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Designed for writers with some experience this workshop will consist of writing prompts, developing craft, and story structuring. Participants will also receive constructive feedback from both peers and the instructor. Five Tuesdays: January 20, 27, February 3, 10, 17, 4:30 – 6:30 p.m.

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This class will help you whether you’ve just started writing your memoir or are trying to finish the first draft, and will include feedback from both peers and the instructor. This class has reached capacity; please contact Justin at jstephani@politics-prose.com to be placed on the wait list. Four Tuesdays: January 20, 27, February 3, 17 1 – 2:30 p.m. Sold out!




We’ll read five books by authors from the Middle East that address significant contemporary topics, and political events which will help us to gain a better understanding of the region. Five Fridays: January 23, February 6, 27, March 13, 27, 1 – 3 p.m.

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To mark the renowned poet’s 150th birthday, this class will explore W.B. Yeats’s poems, plays and prose. This class has reached capacity. Please email Justin at jstephani@politics-prose.com to be placed on the wait list.




If you’ve always meant to read Joyce but have been intimidated by the thought of tackling Ulysses, this close read and discussion of Joyce’s earlier novel, A Portrait of the Artist as a Young Man, is a great entry into the author’s body of work. Four Fridays: January 23, 30, February 6, 13, 6 – 8 p.m. Sold out!

 




Serial killers have long been a source of fascination in literature as well as on television and in film. This class will examine some chilling literary classics as well as undiscovered gems featuring these dark leads. Session 1: Monday, January 26, 1 – 3 p.m., Session 2: Thursday, January 29, 7 – 9 p.m.

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Writing about oneself inevitably impacts others. How do we morally, ethically and legally portray other people in our memoirs? Tuesday, February 10, 1 – 3 p.m.

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Explore Pulitzer Prize-winning novelist Marilynne Robinson’s lyrical body of work in this class for fans as well as those who have the pleasure of reading her for the first time. This class has reached its capacity; email Justin at jstephani@politics-prose.com to be place on the wait list. Four Tuesdays: February 10, March 10, April 7, May 5, 1 – 3 p.m. Sold out!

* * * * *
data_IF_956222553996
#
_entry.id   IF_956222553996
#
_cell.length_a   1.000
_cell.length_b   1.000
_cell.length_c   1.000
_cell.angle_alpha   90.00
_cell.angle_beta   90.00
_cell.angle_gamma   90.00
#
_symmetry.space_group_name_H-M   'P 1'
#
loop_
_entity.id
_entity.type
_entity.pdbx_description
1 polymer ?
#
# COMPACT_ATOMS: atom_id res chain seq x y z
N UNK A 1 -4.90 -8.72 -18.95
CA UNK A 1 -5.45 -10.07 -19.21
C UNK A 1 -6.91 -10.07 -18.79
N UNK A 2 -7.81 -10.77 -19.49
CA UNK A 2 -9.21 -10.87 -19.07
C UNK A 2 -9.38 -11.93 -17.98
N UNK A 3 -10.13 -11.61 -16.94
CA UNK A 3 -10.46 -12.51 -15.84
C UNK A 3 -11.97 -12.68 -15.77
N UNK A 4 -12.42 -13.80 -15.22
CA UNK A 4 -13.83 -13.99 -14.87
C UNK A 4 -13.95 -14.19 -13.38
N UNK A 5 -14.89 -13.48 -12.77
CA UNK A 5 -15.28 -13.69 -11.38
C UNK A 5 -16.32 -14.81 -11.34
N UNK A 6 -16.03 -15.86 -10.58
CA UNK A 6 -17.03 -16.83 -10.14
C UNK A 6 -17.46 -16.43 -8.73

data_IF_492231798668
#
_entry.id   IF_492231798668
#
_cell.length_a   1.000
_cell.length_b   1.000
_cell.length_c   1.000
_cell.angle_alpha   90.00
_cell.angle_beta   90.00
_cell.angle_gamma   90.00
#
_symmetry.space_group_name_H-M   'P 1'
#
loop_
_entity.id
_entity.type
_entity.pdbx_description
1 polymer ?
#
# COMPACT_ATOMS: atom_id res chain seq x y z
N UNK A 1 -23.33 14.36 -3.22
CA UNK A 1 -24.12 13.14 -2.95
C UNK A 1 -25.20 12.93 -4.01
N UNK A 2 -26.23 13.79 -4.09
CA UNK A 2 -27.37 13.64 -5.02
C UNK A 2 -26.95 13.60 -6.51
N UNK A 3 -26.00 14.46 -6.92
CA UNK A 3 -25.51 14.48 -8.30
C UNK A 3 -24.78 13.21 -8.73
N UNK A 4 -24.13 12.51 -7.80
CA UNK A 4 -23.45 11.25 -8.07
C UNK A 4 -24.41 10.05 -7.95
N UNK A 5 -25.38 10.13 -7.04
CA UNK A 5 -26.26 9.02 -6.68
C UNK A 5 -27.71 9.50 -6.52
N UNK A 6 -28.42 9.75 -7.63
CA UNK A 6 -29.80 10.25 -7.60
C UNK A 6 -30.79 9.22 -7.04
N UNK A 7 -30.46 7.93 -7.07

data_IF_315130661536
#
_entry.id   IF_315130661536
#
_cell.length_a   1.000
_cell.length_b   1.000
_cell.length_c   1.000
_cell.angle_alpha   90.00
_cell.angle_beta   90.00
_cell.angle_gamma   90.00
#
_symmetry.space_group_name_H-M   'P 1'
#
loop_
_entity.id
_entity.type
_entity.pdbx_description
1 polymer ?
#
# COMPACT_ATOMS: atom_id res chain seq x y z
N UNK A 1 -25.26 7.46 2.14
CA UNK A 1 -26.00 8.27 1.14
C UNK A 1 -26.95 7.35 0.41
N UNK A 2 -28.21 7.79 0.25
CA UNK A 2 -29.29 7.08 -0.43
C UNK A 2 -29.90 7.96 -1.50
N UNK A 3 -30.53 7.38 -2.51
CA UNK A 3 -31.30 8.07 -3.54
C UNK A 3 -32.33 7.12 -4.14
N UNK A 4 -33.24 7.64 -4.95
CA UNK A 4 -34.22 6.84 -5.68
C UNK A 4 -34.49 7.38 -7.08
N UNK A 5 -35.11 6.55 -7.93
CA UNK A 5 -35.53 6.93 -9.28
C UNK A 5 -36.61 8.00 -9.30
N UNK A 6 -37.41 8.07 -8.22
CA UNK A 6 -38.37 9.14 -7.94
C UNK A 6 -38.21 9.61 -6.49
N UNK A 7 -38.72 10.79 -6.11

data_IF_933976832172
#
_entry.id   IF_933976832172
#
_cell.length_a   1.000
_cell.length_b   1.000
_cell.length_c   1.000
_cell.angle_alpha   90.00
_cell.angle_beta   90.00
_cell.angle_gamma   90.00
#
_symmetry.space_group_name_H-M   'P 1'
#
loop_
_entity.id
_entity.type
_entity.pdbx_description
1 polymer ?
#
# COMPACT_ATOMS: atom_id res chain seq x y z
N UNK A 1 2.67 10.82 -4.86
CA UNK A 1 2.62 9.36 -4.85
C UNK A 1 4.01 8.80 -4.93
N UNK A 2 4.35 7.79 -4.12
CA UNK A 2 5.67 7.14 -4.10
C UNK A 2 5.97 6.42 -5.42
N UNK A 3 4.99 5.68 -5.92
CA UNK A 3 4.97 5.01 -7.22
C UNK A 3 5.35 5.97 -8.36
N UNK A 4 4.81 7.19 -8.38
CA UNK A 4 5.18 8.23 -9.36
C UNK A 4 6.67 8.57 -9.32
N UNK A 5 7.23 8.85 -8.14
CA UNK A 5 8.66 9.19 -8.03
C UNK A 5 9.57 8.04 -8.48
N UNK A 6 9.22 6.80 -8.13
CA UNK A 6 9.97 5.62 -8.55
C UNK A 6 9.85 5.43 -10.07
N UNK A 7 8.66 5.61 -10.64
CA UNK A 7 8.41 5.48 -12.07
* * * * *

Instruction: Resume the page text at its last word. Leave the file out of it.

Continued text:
Explore three classic novels that invite the gothic tradition into the quintessential charm and elegance of the country manor and enjoy the suspense and resulting spooky stories in Turn of the Screw, by Henry James, Rebecca by Daphne Du Maurier, and The Haunting of Hill House, by Shirley Jackson. Four Thursdays: February 19, 26, March 5, 12, 1 – 3 p.m.

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This class will feature four books that will offer participants fascinating and unique insights into French life, history, and culture—as well as the pleasures inherent in reading excellent prose. Four Mondays: February 23, March 2, 9, 16, 1 – 3 p.m.

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Learn how to approach your work—whether it’s the first page or a completed manuscript—with an editor’s eye. We’ll learn and apply practical techniques to engage audiences and find the core of our work. Four Mondays: March 2, 9, 16, 23, 1 – 3 p.m.

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This two-hour “crash course” will help participants gain a better understanding of French life, culture, and habits, and offer an approach to help visitors fully enjoy their time in la belle France. Friday, March 6, 1 – 3 p.m.

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Coming-of-age novels have a special place in literature. Catcher in the Rye is considered by many to be the true classic of the genre, but there are many lesser known but equally excellent examples. We will discuss three of these would-be classics in this session. Session 1: Monday, March 30, 7 – 9 p.m., Session 2: Thursday, April 2, 1 – 3 p.m.

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The opening pages of any written work, fiction or nonfiction, are critical: is the reader hooked or have they moved on? This writing workshop focuses on the key beginning of your manuscript and allows for feedback and discussion with an instructor as well as classmates as you get started in the writing process. Six Mondays: March 30, April 6, 13, 20, 27, and May 4, 1 – 3 p.m.

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The 1960s were full of great music, questionable fashion, as well as war and peace, justice and corruption, and rebellion and retribution. In this class we’ll look at three novels from the era that showcase what the sixties were all about. Session 1: April 29, 7 – 9 p.m., Session 2: April 30, 1 – 3 p.m.